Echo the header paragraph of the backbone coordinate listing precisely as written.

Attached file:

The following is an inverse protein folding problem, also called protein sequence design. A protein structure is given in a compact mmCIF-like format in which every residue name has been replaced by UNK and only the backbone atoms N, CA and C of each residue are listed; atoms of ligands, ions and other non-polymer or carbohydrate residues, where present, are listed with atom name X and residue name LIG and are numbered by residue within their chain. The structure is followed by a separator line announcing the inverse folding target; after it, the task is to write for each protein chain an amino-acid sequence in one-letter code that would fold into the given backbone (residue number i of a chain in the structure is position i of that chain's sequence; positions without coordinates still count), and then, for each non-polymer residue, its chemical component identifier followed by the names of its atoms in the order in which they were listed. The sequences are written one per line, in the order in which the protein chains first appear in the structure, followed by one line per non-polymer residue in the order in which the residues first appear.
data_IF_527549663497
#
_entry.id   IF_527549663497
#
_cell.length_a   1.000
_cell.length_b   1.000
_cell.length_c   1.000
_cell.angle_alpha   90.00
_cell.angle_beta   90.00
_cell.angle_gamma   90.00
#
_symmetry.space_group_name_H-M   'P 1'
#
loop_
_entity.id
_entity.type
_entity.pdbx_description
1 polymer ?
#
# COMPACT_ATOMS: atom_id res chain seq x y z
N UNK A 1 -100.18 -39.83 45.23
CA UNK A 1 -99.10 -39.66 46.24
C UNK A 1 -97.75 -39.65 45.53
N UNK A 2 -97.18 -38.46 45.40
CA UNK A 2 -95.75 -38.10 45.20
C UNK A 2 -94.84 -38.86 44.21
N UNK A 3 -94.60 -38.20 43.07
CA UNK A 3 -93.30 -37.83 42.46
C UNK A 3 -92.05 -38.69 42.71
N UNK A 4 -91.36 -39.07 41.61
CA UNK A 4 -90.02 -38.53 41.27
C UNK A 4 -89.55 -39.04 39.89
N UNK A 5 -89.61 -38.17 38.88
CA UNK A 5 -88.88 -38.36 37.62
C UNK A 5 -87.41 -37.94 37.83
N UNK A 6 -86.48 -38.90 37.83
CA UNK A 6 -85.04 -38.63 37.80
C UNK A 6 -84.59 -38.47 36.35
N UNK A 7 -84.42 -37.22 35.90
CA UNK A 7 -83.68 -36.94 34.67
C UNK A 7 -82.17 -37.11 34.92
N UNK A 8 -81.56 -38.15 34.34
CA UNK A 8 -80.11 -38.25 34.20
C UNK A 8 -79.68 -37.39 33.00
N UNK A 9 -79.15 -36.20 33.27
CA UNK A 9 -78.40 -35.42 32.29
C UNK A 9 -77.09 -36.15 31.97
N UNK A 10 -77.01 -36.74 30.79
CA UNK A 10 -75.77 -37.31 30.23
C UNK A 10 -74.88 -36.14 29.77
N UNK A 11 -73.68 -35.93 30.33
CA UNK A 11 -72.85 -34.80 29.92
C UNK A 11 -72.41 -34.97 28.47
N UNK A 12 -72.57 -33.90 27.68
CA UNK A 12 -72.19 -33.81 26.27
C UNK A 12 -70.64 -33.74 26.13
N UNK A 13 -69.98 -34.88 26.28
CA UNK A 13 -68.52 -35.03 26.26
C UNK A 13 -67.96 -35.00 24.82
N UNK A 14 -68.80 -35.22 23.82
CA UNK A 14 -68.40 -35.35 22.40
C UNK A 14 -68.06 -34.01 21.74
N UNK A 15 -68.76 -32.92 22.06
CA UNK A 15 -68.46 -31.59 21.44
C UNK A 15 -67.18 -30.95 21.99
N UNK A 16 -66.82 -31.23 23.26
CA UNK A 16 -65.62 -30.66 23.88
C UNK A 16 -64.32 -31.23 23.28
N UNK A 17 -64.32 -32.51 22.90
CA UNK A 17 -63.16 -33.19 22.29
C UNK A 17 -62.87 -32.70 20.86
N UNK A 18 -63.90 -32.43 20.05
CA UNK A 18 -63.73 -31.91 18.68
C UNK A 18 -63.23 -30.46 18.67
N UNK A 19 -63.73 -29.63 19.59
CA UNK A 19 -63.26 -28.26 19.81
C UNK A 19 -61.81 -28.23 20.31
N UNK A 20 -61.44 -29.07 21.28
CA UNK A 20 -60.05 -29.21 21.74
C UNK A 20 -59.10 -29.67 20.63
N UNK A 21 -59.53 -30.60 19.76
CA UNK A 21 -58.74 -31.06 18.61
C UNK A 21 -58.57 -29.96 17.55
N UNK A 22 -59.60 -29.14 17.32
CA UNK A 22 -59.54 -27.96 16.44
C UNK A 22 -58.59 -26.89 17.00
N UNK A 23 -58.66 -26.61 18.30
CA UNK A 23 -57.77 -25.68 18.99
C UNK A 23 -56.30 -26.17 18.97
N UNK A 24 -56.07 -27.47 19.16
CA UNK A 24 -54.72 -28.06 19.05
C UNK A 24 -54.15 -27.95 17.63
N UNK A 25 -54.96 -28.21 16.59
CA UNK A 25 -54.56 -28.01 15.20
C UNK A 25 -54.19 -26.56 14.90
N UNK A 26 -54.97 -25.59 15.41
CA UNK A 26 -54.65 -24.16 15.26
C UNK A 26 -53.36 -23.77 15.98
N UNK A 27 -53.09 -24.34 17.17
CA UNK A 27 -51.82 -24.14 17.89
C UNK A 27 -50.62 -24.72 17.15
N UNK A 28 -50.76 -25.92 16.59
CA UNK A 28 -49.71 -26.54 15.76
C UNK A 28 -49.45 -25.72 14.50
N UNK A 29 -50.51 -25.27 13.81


The following is an inverse protein folding problem, also called protein sequence design. A protein structure is given in a compact mmCIF-like format in which every residue name has been replaced by UNK and only the backbone atoms N, CA and C of each residue are listed; atoms of ligands, ions and other non-polymer or carbohydrate residues, where present, are listed with atom name X and residue name LIG and are numbered by residue within their chain. The structure is followed by a separator line announcing the inverse folding target; after it, the task is to write for each protein chain an amino-acid sequence in one-letter code that would fold into the given backbone (residue number i of a chain in the structure is position i of that chain's sequence; positions without coordinates still count), and then, for each non-polymer residue, its chemical component identifier followed by the names of its atoms in the order in which they were listed. The sequences are written one per line, in the order in which the protein chains first appear in the structure, followed by one line per non-polymer residue in the order in which the residues first appear.